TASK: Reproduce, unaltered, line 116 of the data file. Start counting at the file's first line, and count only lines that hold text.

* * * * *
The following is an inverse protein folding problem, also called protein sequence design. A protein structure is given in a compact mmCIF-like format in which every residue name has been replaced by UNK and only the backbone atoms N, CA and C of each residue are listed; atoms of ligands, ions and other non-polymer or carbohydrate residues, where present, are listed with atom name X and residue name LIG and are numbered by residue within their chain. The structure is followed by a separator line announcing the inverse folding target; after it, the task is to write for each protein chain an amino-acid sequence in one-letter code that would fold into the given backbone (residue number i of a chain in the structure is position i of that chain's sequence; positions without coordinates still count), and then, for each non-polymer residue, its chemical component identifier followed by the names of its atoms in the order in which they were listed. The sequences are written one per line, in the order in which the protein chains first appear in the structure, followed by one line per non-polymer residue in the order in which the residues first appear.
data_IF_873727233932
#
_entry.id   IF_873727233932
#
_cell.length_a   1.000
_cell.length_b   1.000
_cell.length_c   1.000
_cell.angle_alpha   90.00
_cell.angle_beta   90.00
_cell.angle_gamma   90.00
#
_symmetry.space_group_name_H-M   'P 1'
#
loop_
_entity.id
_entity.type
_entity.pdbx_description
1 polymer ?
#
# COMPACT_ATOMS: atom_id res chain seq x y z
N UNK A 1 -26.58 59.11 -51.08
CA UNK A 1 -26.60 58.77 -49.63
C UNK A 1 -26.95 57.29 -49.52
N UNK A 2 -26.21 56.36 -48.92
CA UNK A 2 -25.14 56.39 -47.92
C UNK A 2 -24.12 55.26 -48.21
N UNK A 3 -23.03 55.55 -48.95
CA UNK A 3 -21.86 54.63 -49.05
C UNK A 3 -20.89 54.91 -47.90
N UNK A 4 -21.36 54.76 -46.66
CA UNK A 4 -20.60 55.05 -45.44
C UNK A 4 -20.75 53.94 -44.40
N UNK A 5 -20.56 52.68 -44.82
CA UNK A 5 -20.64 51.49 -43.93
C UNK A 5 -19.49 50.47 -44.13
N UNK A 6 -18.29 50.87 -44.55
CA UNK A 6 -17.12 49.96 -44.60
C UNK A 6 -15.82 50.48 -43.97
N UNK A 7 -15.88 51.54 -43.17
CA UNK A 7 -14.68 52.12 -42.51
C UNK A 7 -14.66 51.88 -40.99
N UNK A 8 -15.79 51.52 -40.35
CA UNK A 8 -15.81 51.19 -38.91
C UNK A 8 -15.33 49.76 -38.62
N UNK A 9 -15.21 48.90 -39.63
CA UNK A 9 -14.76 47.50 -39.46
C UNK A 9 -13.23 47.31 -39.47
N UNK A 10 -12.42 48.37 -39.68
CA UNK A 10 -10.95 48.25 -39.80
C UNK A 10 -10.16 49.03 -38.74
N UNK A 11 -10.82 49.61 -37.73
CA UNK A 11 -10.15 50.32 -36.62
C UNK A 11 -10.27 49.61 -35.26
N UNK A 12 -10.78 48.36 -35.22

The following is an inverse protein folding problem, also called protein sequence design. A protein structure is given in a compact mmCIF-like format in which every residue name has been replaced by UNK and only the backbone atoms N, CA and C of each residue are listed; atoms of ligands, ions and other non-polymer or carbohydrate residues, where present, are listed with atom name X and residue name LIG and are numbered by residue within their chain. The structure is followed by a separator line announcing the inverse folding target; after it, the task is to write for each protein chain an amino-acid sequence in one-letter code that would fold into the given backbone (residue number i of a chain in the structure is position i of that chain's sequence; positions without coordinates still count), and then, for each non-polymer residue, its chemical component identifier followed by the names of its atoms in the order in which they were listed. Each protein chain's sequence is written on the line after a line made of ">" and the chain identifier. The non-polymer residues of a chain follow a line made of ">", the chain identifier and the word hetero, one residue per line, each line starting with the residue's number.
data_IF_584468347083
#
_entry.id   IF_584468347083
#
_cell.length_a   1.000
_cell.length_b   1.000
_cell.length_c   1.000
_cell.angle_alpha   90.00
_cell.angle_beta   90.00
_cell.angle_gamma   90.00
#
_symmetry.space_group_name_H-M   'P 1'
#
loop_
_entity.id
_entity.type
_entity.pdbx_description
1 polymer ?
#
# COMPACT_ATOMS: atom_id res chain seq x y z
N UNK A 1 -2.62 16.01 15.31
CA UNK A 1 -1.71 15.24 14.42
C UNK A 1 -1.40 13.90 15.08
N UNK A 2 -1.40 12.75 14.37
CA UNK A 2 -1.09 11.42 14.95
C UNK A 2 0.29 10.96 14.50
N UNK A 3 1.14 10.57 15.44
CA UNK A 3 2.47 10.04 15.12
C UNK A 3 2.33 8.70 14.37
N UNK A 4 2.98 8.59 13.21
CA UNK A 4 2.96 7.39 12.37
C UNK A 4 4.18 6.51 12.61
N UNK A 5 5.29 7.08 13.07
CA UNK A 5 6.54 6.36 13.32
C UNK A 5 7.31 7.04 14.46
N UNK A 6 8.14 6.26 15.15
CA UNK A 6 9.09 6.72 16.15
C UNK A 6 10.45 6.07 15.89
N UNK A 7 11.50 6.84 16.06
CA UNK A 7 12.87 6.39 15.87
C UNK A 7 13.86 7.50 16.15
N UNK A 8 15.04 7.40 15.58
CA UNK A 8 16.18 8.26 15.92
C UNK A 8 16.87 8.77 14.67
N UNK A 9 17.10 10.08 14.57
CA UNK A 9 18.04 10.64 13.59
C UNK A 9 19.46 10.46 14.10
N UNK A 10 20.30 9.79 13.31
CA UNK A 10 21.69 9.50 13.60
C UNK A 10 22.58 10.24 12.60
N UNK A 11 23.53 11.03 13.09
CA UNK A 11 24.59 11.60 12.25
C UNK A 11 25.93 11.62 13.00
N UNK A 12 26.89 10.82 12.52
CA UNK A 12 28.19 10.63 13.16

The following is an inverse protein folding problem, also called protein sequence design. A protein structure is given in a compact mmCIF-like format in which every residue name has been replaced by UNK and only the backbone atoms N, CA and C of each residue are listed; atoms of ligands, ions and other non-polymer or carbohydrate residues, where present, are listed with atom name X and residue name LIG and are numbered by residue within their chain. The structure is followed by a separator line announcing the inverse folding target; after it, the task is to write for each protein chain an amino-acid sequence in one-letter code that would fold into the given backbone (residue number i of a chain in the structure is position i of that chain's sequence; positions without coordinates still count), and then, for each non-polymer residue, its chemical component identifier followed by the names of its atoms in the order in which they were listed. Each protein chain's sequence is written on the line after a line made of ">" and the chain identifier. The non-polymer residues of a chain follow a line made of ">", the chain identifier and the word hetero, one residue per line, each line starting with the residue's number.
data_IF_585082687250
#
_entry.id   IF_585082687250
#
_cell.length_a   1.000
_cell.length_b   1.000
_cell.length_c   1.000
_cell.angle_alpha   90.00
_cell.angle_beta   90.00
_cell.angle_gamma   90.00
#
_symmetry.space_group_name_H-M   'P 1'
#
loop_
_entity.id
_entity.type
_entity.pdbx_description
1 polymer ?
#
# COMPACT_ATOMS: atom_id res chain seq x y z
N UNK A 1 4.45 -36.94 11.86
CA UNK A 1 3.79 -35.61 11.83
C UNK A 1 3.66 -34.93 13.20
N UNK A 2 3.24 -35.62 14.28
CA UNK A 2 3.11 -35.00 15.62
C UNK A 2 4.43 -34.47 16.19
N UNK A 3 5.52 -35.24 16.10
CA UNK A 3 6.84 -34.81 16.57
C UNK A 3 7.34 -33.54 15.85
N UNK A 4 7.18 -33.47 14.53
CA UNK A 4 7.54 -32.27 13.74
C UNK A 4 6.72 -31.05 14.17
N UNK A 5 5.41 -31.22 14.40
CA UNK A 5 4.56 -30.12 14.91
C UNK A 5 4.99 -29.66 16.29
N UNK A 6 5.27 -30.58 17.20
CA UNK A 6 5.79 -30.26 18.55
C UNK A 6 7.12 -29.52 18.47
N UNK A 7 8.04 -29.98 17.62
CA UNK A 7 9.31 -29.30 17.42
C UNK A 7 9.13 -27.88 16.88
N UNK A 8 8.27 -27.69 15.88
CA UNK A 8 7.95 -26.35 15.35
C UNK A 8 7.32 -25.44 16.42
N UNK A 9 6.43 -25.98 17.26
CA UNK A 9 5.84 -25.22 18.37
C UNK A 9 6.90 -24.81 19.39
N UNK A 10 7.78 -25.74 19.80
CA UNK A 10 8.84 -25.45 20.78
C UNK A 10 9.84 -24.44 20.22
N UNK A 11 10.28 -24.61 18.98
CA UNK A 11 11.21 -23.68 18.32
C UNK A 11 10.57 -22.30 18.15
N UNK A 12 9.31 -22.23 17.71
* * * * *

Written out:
#